Monday, November 30, 2009

Cyber Monday: Give the Gift of a Safe Lift

I was brave this weekend – I woke up at 4 a.m. to tackle the Black Friday sales. It was hectic and exhausting and stressful and at times scary. The shopping malls and stores will continue to be zoos as all of us procrastinators finish (or start) our Christmas shopping. So why battle it?

We have the perfect gift for that friend who has everything except a sober ride home from the party. Send a Designated Driver Gift Card and serve as their sober driver this holiday season to ensure they make it home safe and avoid a DWI arrest.

The gift cards, distributed by the Missouri Coalition for Roadway Safety, can be sent electronically or printed at Gift card-givers merrily offer to be a sober chauffeur to the recipient. Recipients are asked to return the favor.

This holiday season, give the gift of a safe lift. It will cost you nothing – and could save the life of your friends and loved ones. Friends don’t let friends drive drunk.

Send a Designated Driver Gift Card at

Wednesday, November 25, 2009

"Government Doesn't Usually Act This Way"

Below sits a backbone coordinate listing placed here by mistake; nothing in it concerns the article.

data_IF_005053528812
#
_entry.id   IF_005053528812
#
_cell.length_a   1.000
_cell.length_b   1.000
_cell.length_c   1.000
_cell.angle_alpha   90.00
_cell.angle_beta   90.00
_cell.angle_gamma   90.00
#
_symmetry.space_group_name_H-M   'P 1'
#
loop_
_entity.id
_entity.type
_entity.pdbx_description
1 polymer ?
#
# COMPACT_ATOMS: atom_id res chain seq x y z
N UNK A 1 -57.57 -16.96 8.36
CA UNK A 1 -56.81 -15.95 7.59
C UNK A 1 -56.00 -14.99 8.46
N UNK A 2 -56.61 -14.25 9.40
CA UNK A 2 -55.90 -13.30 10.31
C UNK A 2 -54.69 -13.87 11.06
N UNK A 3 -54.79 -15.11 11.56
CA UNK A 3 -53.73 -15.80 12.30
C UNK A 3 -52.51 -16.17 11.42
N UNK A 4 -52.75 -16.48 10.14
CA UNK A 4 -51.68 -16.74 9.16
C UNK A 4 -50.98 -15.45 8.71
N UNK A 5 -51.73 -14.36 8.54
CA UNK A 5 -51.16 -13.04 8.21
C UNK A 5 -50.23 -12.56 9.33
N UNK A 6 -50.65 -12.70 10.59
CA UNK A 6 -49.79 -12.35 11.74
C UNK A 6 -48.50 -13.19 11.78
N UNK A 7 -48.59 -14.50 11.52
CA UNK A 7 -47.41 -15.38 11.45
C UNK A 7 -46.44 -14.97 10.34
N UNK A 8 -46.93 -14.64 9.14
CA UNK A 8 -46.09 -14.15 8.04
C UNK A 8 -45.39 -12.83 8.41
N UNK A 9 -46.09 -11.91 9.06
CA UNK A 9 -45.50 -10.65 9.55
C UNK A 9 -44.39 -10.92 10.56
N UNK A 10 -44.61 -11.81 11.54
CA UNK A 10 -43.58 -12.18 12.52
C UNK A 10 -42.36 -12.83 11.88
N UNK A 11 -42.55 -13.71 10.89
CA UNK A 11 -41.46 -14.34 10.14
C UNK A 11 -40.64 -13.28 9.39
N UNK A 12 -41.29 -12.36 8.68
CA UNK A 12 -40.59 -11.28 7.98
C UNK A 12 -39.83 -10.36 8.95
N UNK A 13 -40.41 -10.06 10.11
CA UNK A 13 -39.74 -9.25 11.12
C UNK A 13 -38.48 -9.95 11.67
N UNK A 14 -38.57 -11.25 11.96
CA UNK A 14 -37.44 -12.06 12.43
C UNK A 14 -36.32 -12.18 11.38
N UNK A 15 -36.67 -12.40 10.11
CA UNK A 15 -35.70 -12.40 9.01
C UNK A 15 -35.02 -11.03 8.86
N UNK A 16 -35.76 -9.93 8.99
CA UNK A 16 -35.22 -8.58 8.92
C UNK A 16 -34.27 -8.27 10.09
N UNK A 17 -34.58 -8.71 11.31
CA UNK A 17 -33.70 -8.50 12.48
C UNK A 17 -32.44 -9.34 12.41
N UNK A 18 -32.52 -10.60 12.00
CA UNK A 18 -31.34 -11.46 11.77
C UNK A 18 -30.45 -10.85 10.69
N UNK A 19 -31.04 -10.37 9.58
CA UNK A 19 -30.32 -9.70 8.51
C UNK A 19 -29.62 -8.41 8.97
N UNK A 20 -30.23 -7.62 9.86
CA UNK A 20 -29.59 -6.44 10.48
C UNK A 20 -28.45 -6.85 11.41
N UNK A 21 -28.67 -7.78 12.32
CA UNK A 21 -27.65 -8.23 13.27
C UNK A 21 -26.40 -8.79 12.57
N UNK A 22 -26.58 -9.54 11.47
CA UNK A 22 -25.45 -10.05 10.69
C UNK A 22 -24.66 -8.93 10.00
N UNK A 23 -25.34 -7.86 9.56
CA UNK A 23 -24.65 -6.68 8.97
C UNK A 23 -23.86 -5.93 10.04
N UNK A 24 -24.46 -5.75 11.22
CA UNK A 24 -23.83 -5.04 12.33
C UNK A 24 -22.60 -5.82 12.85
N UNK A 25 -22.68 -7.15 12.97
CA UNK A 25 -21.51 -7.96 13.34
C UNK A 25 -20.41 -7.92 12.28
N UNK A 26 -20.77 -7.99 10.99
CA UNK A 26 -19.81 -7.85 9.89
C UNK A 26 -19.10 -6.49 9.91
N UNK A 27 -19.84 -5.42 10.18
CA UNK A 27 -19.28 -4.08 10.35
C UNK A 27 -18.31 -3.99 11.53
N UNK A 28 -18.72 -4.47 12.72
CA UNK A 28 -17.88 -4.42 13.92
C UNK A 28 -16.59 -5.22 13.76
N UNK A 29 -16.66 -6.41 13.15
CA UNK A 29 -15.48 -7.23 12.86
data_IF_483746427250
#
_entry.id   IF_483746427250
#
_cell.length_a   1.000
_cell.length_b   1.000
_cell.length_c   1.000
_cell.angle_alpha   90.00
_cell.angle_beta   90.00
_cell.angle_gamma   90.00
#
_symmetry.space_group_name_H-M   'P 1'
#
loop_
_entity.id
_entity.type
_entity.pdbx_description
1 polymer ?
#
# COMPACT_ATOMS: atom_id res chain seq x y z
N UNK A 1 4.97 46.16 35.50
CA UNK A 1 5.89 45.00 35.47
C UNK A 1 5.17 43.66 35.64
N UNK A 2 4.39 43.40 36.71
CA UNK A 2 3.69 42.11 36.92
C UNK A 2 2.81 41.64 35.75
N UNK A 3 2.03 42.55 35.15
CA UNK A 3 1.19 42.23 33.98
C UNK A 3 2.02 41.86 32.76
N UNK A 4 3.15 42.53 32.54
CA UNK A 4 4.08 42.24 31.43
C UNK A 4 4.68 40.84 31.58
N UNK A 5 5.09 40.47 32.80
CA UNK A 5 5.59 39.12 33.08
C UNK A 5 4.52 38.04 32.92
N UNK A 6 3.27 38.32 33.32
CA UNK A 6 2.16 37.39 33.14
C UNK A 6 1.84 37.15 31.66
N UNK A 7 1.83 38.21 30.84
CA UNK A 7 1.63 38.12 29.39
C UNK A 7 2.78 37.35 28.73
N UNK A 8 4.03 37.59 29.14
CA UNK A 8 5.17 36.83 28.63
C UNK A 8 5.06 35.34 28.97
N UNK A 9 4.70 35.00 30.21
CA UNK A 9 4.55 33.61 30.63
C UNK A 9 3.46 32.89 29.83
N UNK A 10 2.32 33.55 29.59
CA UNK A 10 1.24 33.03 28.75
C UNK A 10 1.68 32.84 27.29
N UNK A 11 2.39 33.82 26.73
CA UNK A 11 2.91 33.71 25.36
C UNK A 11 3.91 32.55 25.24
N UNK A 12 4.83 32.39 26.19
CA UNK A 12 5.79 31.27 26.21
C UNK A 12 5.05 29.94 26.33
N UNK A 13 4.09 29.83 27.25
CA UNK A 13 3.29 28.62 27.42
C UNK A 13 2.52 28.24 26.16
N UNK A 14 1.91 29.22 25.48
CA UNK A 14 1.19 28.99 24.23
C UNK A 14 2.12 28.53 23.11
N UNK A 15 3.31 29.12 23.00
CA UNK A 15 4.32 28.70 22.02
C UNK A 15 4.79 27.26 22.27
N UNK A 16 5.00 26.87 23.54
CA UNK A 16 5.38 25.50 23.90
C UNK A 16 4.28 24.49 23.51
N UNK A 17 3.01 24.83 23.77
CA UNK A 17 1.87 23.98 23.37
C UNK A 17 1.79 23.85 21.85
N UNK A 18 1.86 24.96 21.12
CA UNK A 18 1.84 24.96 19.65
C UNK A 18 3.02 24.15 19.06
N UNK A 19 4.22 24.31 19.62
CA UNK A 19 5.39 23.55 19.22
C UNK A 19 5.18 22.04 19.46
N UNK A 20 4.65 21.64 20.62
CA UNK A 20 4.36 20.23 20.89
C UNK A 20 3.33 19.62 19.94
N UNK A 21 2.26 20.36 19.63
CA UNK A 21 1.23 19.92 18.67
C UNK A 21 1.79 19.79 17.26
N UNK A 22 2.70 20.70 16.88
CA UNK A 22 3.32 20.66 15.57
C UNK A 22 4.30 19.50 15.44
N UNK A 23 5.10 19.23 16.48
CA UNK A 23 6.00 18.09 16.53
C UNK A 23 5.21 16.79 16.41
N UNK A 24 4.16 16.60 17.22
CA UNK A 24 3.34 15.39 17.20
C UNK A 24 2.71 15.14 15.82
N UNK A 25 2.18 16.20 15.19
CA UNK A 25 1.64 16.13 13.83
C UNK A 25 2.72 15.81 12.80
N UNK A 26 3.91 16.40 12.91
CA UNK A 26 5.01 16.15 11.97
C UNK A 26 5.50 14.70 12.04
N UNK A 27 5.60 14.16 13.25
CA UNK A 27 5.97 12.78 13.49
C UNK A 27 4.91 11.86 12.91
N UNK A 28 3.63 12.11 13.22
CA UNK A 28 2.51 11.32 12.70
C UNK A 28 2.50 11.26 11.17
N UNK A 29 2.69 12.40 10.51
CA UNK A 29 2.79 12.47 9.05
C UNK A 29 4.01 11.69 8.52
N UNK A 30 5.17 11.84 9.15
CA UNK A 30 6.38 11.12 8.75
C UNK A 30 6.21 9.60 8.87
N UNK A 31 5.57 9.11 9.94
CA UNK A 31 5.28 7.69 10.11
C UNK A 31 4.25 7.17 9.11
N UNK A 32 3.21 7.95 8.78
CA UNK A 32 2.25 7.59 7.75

"Government doesn't usually act this way." -- Jim Manis, Gambrill Gardens

Thanks to the quick-thinking of some MoDOT employees, a senior independent living facility in the St. Louis area will have a happier Thanksgiving.

When Gambrill Gardens' 24-passenger transit vehicle was deemed unsafe and taken off the road, the staff sent out a plea for help. Sure, there's a usual process of applying for grant assistance, but that would take time, and residents needed the transportation now.

Cue MoDOT. Employees in the multimodal operation's unit of MoDOT used some quick-thinking and offered Gambrill Gardens a way to purchase an older, but still useful, vehicle. The vehicle was part of a group of rural and small urban transit vehicles that had been replaced with federal recovery act funds.  Most of the vehicles replaced have 200,000-300,000 miles and are no longer suitable for use.  However, a few still have some useful life, and Gambrill Gardens was happy to put one of these to use.

The turnaround time from the request? Only two weeks.

"Government doesn't usually act this way," said Jim Manis with Gambrill Gardens. "It is not the new vehicle we eventually would like to get, but it really helped us get through this emergency."